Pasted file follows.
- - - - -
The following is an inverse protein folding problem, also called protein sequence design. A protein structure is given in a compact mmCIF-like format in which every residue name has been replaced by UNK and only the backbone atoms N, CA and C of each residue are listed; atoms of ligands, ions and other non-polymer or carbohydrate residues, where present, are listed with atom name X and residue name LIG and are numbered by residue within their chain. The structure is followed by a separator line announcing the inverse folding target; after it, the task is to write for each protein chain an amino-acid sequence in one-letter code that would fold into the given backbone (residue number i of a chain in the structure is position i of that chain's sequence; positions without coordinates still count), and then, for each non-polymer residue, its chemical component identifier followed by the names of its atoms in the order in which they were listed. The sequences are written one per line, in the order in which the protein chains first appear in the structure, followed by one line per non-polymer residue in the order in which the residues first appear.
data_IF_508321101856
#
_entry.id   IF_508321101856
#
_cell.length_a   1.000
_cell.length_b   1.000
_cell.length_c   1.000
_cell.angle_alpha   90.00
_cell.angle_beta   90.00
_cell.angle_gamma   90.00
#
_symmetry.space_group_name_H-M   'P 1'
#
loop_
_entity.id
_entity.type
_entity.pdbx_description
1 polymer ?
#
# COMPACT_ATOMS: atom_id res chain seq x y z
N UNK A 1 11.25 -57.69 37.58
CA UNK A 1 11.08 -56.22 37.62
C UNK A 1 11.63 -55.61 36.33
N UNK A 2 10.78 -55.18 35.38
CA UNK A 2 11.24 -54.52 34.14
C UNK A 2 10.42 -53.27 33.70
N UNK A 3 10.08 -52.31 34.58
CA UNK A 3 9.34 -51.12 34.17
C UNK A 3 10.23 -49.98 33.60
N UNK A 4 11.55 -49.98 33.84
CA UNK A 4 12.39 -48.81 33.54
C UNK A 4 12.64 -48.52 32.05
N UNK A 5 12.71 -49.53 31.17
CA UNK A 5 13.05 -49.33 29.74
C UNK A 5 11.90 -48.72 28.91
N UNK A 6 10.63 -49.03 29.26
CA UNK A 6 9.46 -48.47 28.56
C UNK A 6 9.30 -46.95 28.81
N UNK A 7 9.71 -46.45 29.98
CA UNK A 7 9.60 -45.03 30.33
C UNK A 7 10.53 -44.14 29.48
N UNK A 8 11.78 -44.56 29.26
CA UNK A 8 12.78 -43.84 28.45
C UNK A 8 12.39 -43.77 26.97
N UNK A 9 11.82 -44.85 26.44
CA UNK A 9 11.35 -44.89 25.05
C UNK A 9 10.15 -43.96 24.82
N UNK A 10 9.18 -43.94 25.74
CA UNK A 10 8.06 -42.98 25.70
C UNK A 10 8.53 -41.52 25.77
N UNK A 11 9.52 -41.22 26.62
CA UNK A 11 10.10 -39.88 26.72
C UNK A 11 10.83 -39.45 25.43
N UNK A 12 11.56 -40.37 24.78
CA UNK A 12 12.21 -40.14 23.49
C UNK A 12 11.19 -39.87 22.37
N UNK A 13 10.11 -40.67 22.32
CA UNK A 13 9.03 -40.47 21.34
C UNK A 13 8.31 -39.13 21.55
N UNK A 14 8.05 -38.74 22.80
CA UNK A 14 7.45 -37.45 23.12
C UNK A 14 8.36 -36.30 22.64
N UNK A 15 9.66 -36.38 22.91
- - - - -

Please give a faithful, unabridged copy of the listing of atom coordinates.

The following is an inverse protein folding problem, also called protein sequence design. A protein structure is given in a compact mmCIF-like format in which every residue name has been replaced by UNK and only the backbone atoms N, CA and C of each residue are listed; atoms of ligands, ions and other non-polymer or carbohydrate residues, where present, are listed with atom name X and residue name LIG and are numbered by residue within their chain. The structure is followed by a separator line announcing the inverse folding target; after it, the task is to write for each protein chain an amino-acid sequence in one-letter code that would fold into the given backbone (residue number i of a chain in the structure is position i of that chain's sequence; positions without coordinates still count), and then, for each non-polymer residue, its chemical component identifier followed by the names of its atoms in the order in which they were listed. The sequences are written one per line, in the order in which the protein chains first appear in the structure, followed by one line per non-polymer residue in the order in which the residues first appear.
data_IF_508321101856
#
_entry.id   IF_508321101856
#
_cell.length_a   1.000
_cell.length_b   1.000
_cell.length_c   1.000
_cell.angle_alpha   90.00
_cell.angle_beta   90.00
_cell.angle_gamma   90.00
#
_symmetry.space_group_name_H-M   'P 1'
#
loop_
_entity.id
_entity.type
_entity.pdbx_description
1 polymer ?
#
# COMPACT_ATOMS: atom_id res chain seq x y z
N UNK A 1 11.25 -57.69 37.58
CA UNK A 1 11.08 -56.22 37.62
C UNK A 1 11.63 -55.61 36.33
N UNK A 2 10.78 -55.18 35.38
CA UNK A 2 11.24 -54.52 34.14
C UNK A 2 10.42 -53.27 33.70
N UNK A 3 10.08 -52.31 34.58
CA UNK A 3 9.34 -51.12 34.17
C UNK A 3 10.23 -49.98 33.60
N UNK A 4 11.55 -49.98 33.84
CA UNK A 4 12.39 -48.81 33.54
C UNK A 4 12.64 -48.52 32.05
N UNK A 5 12.71 -49.53 31.17
CA UNK A 5 13.05 -49.33 29.74
C UNK A 5 11.90 -48.72 28.91
N UNK A 6 10.63 -49.03 29.26
CA UNK A 6 9.46 -48.47 28.56
C UNK A 6 9.30 -46.95 28.81
N UNK A 7 9.71 -46.45 29.98
CA UNK A 7 9.60 -45.03 30.33
C UNK A 7 10.53 -44.14 29.48
N UNK A 8 11.78 -44.56 29.26
CA UNK A 8 12.78 -43.84 28.45
C UNK A 8 12.39 -43.77 26.97
N UNK A 9 11.82 -44.85 26.44
CA UNK A 9 11.35 -44.89 25.05
C UNK A 9 10.15 -43.96 24.82
N UNK A 10 9.18 -43.94 25.74
CA UNK A 10 8.06 -42.98 25.70
C UNK A 10 8.53 -41.52 25.77
N UNK A 11 9.52 -41.22 26.62
CA UNK A 11 10.10 -39.88 26.72
C UNK A 11 10.83 -39.45 25.43
N UNK A 12 11.56 -40.37 24.78
CA UNK A 12 12.21 -40.14 23.49
C UNK A 12 11.19 -39.87 22.37
N UNK A 13 10.11 -40.67 22.32
CA UNK A 13 9.03 -40.47 21.34
C UNK A 13 8.31 -39.13 21.55
N UNK A 14 8.05 -38.74 22.80
CA UNK A 14 7.45 -37.45 23.12
C UNK A 14 8.36 -36.30 22.64
N UNK A 15 9.66 -36.38 22.91